Appellant's second contention is that the verdict was against the weight of the evidence. It is settled that a new trial should be awarded on the ground that the verdict is against the weight of the evidence only when the jury's verdict is so contrary to the evidence as to shock one's sense of justice. Antolik v. Kerstetter, 278 Pa. Super. 55, 419 A.2d 1353 (1980). The decision to grant or deny a new trial on this ground lies within the sound discretion of the trial judge. Junk v. East End Fire Dept., 262 Pa. Super. 473, 396 A.2d 1269 (1973), and will be reversed only if he acts capriciously or palpably abuses his discretion. Antolik, supra. In the instant case, the evidence was overwhelming as to appellant's guilt on the charge of resisting arrest. The uncontested testimony showed that when appellant bolted from the motel room, it took two parole officers to restrain him and take him into custody. Based on the above, it is clear that the jury's verdict of guilty was not so contrary to the evidence as to shock the court's conscience. Therefore, we find that the trial judge did not abuse its discretion in refusing to grant a new trial on the ground that the jury's verdict was against the weight of the evidence.

Appellant's third and final contention is that the lower court committed reversible error in refusing to declare a

[ 303 Pa. Super. Page 510]

    mistrial when the Commonwealth brought forth evidence of appellant's parole violations. Specifically, appellant argues that this was tantamount to informing the jury that appellant had a prior criminal record and this was highly prejudicial.

It is well settled that the admission and exclusion of evidence is a matter within the sound discretion of the trial judge. Commonwealth v. Krajci, 283 Pa. Super. 488, 424 A.2d 914 (1981). Accordingly, reversal by an appellate court is inappropriate unless the judge's ruling on such matters amounts to an abuse of discretion.*fn4 Commonwealth v. Niemetz, 282 Pa. Super. 431, 422 A.2d 1369 (1980).

The general rule concerning the admissibility of prior convictions is set forth in Commonwealth v. Stokes, 279 Pa. Super. 361, 371-372, 421 A.2d 240, 245 (1980):

It is well-established that evidence of other criminal activity generally is inadmissible against a defendant at his trial on another charge. The reason behind this rule is that the Commonwealth should probe beyond a reasonable doubt that a defendant has committed the particular crime of which he is accused, without stripping him of the presumption of innocence by proving that he has committed other criminal acts. However, when such evidence is offered to prove matters other than criminal activity, the trial judge, in his discretion may admit it.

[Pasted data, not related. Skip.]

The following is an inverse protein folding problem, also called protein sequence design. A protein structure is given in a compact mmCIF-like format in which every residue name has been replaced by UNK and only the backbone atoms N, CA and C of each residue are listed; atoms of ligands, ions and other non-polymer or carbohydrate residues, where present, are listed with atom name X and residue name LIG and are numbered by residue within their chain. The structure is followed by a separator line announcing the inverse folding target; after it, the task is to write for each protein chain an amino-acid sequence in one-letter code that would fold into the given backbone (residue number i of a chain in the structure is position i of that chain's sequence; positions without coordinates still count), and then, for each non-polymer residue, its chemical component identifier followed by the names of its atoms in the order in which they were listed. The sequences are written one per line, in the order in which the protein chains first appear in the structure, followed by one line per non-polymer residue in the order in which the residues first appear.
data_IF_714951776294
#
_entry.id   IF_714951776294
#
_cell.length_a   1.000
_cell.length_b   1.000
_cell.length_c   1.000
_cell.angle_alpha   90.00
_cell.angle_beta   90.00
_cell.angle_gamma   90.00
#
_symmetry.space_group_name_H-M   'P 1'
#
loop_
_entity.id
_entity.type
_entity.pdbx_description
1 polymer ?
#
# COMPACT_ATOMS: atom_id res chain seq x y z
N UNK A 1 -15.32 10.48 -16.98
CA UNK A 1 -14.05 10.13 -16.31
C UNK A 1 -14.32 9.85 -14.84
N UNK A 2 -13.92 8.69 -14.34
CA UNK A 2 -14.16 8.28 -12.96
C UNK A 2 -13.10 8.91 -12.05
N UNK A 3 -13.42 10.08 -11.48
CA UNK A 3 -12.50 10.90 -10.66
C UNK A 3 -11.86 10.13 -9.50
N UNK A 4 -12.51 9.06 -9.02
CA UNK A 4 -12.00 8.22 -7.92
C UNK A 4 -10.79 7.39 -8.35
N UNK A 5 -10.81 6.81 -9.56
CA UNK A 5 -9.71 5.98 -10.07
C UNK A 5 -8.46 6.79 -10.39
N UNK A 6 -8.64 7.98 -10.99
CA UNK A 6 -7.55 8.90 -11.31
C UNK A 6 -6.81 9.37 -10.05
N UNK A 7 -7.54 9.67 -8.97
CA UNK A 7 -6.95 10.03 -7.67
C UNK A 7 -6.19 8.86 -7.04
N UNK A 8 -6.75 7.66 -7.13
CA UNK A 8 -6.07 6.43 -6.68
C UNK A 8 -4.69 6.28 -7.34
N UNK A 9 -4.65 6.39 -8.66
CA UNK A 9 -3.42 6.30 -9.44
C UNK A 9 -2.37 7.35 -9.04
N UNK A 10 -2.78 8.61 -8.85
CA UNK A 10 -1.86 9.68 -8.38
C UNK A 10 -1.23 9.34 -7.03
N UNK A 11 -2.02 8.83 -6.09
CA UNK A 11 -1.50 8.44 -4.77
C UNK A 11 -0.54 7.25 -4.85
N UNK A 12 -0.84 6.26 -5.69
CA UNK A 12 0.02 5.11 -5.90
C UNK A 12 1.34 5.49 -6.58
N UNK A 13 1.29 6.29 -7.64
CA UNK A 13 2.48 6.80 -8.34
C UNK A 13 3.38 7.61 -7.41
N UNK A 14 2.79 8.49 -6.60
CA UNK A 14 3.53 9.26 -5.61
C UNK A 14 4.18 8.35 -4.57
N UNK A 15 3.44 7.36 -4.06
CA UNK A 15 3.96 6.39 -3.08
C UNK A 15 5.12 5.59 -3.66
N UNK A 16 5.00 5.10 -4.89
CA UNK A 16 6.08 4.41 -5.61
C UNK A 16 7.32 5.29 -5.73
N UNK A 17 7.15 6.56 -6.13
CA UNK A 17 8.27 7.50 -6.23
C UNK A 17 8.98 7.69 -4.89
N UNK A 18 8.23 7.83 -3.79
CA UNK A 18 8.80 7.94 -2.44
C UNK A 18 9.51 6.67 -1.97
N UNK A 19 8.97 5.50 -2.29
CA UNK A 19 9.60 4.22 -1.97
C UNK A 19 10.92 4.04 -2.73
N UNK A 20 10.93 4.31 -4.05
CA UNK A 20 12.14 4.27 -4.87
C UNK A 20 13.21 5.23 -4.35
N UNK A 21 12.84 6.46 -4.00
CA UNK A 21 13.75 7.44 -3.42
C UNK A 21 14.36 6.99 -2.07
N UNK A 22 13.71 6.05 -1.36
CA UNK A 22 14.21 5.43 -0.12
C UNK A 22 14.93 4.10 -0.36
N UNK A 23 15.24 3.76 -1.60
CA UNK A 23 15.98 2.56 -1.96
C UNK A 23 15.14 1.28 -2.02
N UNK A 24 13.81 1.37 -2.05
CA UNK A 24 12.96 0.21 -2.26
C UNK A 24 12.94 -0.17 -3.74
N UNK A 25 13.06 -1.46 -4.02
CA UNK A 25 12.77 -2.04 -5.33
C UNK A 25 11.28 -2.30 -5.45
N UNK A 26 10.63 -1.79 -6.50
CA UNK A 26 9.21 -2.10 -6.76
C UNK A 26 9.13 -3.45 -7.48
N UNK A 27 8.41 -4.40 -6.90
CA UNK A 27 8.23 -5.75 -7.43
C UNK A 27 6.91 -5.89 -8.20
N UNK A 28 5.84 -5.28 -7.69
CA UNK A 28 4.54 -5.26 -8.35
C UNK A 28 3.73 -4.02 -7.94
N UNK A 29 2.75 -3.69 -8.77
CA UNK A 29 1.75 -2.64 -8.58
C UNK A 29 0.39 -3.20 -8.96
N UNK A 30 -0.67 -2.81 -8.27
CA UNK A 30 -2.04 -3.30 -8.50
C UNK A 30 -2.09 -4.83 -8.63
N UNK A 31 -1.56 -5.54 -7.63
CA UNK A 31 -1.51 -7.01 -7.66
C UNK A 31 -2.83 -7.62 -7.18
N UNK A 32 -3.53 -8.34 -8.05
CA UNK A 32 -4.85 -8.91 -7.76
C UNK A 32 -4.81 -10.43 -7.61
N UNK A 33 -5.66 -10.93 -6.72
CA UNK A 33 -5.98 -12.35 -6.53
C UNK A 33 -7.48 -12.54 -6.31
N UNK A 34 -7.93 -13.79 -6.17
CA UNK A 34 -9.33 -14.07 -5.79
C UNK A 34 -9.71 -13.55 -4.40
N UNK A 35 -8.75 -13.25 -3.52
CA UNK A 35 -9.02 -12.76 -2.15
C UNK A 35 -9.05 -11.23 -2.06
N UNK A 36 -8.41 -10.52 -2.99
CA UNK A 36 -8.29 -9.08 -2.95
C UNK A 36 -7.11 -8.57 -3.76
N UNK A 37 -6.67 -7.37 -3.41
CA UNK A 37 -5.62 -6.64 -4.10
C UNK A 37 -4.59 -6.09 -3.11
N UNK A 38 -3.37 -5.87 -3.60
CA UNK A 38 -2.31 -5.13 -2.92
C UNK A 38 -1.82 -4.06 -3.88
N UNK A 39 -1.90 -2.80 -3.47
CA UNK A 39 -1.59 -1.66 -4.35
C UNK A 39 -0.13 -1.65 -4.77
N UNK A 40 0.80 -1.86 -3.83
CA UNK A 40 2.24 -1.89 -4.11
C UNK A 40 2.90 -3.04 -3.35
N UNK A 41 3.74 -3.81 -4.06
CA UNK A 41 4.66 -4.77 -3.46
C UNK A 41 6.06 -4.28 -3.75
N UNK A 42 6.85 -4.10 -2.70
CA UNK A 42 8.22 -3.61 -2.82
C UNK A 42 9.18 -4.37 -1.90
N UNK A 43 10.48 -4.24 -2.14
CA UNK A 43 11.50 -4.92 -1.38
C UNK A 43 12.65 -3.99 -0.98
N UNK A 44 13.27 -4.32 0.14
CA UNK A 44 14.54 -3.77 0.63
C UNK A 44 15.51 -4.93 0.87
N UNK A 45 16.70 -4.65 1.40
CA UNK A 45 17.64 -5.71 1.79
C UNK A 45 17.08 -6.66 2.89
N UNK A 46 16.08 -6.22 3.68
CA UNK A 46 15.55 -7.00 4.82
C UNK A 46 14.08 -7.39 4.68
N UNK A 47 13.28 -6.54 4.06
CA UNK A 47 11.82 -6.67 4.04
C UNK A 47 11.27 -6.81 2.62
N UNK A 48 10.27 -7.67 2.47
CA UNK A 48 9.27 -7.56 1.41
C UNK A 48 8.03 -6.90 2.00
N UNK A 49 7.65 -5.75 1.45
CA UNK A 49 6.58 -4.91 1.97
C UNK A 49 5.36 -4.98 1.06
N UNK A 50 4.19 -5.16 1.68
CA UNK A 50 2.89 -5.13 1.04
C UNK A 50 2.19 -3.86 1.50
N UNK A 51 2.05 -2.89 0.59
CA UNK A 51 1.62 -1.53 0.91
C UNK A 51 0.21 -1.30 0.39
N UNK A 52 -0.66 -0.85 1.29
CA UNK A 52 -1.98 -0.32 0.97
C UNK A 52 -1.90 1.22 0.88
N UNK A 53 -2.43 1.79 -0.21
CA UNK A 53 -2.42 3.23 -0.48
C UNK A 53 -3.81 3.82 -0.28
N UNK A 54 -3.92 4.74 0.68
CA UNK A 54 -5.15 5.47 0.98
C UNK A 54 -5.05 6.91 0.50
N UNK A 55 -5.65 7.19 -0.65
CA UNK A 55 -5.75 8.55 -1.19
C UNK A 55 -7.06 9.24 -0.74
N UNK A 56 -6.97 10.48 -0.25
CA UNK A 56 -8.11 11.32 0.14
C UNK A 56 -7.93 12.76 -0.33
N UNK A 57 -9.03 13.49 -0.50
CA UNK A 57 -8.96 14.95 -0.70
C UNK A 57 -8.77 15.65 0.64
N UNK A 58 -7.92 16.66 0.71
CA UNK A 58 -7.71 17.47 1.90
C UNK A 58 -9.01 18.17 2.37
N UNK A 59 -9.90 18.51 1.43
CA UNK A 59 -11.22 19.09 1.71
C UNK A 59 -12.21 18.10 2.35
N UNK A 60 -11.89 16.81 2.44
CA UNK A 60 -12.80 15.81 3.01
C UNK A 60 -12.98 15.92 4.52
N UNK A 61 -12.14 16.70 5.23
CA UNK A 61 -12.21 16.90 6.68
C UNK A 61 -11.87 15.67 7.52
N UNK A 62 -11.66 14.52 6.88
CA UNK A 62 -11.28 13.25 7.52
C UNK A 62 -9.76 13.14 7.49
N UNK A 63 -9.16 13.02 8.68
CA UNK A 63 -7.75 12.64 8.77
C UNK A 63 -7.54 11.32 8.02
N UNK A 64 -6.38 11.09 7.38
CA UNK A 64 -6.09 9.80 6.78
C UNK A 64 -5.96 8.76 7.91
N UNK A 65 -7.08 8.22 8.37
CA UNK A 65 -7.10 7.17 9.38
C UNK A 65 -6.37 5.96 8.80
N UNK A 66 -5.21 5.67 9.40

We have noted in the past that our cases have not established a per se rule requiring a new trial for every prejudicial reference of this type. The prejudicial effect of the reference may be overcome by cautionary instructions or an appellate court may find that any error was harmless. (citations omitted)

[ 303 Pa. Super. Page 511]

Another exception to the above rule of exclusion was stated in Commonwealth v. Stevens, 237 Pa. Super. 457, 463, 352 A.2d 509, 512 (1975):

There are however, other purposes for which evidence of separate criminal acts may be offered, and when so offered the rule of exclusion is not applicable. One of these purposes is to complete the story of the crime for which the accused is being tried by proving the immediate context of events. This is often classified as proving a part of the "same transaction" or the "res gestae." The Pennsylvania Supreme Court recently discussed this exception, stating that such evidence is admissible where "'such prior conviction or criminal act formed a part of a chain, or was one of a sequence of acts, or became part of the history of the event on trial, or was part of the natural development of the facts.'" (citations omitted) (emphasis added).

In order to prove the charge against appellant of resisting arrest, the Commonwealth had to prove among other things, that appellant was being "lawfully arrested." In establishing that a "lawful arrest" was taking place, the Commonwealth properly showed appellant was being arrested by two parole officers for violations of parole. The evidence was offered for the limited purpose of demonstrating the circumstances surrounding the arrest and to place the offense charged in context. Appellant would have this element of the offense tried in a vacuum and without furnishing an explanation as to who the arresting officers were and the reasons for the arrest. In considering a charge of resisting arrest, the factfinder has a right to know the reason for which appellant is being arrested. See Commonwealth v. Markle, 245 Pa. Super. 108, 369 A.2d 317 (1976) (court held it was proper on an indictment for escape to permit the Commonwealth to present evidence that appellant was being held for a felony at the time of the escape). In the instant case, the Commonwealth did not attempt to bring out the details of the parole violations or to develop the specifics of the offense for which appellant was originally